Canada minister says U.S. depends on two-way trade

Mon Jul 14, 2008 8:56am EDT
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TORONTO (Reuters) - Canadian Trade Minister Michael Fortier on Sunday said he was not too worried about the next U.S. president seeking to reopen the Nafta treaty because American businesses depend on two-way trade with Canada.

"So often Americans believe that this is only a one-way street, that the benefits are only here in Canada, and that's not true at all," Fortier said in an interview with CTV, his first since his appointment late last month in a cabinet shuffle.

"Seasoned Americans, people who understand how this two-way trade works, will know that it's to their benefit as well."

Sen. Barack Obama, the presumptive Democratic nominee for U.S. president, has suggested that the United States could opt out of the Nafta free-trade treaty if Canada and Mexico did not agree to revisions of the pact's labor and environmental provisions. Obama later appeared to soften his stance, saying rhetoric during the campaign had sometimes become "overheated."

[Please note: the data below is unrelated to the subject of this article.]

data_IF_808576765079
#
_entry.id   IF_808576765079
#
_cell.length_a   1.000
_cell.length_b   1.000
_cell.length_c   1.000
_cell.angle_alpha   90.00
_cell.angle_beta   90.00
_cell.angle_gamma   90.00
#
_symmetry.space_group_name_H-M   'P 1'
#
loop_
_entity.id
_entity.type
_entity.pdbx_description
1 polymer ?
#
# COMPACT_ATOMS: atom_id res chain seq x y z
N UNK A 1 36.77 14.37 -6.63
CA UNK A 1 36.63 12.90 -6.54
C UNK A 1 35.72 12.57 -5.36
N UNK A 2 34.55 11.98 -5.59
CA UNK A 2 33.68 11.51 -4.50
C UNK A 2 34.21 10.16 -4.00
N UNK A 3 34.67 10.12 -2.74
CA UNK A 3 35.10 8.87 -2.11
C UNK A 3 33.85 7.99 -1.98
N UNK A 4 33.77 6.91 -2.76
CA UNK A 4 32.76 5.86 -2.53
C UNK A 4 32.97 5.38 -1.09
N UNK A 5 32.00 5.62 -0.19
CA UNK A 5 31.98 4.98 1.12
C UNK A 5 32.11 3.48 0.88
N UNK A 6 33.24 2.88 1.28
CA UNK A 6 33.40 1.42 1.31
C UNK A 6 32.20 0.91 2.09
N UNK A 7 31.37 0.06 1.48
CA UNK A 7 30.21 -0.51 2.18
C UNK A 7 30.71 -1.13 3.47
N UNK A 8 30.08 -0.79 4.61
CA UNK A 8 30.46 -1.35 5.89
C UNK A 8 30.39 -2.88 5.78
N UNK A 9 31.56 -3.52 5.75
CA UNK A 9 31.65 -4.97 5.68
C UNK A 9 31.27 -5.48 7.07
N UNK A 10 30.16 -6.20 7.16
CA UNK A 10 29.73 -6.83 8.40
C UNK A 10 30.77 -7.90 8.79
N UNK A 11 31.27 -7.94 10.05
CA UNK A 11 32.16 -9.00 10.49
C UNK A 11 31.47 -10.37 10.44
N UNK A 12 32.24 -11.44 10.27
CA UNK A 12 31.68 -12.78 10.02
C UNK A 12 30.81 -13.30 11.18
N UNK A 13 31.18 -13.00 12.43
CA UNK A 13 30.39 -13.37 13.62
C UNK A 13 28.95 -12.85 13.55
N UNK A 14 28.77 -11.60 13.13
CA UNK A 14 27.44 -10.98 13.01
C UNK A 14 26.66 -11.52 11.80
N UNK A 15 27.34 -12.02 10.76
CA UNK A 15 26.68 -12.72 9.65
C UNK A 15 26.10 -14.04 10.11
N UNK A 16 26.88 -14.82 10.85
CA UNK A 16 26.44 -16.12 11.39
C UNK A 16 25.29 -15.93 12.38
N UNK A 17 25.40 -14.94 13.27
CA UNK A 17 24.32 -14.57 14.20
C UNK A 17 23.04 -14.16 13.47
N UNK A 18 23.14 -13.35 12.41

When asked to be more specific about what Ottawa would do about trade relations after the next U.S. president took office, Fortier said the government would take a wait-and-see approach. "We will deal with that when we get there," he said.

Even so, Fortier acknowledged that Canadian businesses had good reason to be concerned about the economic health of the United States, its northern neighbor's main trading partner.

"The consumers in the U.S. spend $9 trillion. When they decide to take a rest ... clearly people who export into the U.S. get very worried."

But Fortier said the Canadian economy remained on solid footing, even though manufacturing was facing some clear challenges.

"Jobs are being created in other sectors," he said, "so there's a bit of a hedging thing taking place in Canada."   Continued...

<p>Michael Fortier (L) is sworn in as Canada's International Trade Minister while Prime Minister Stephen Harper watches during a ceremony at Rideau Hall in Ottawa, June 25, 2008. REUTERS/Chris Wattie</p>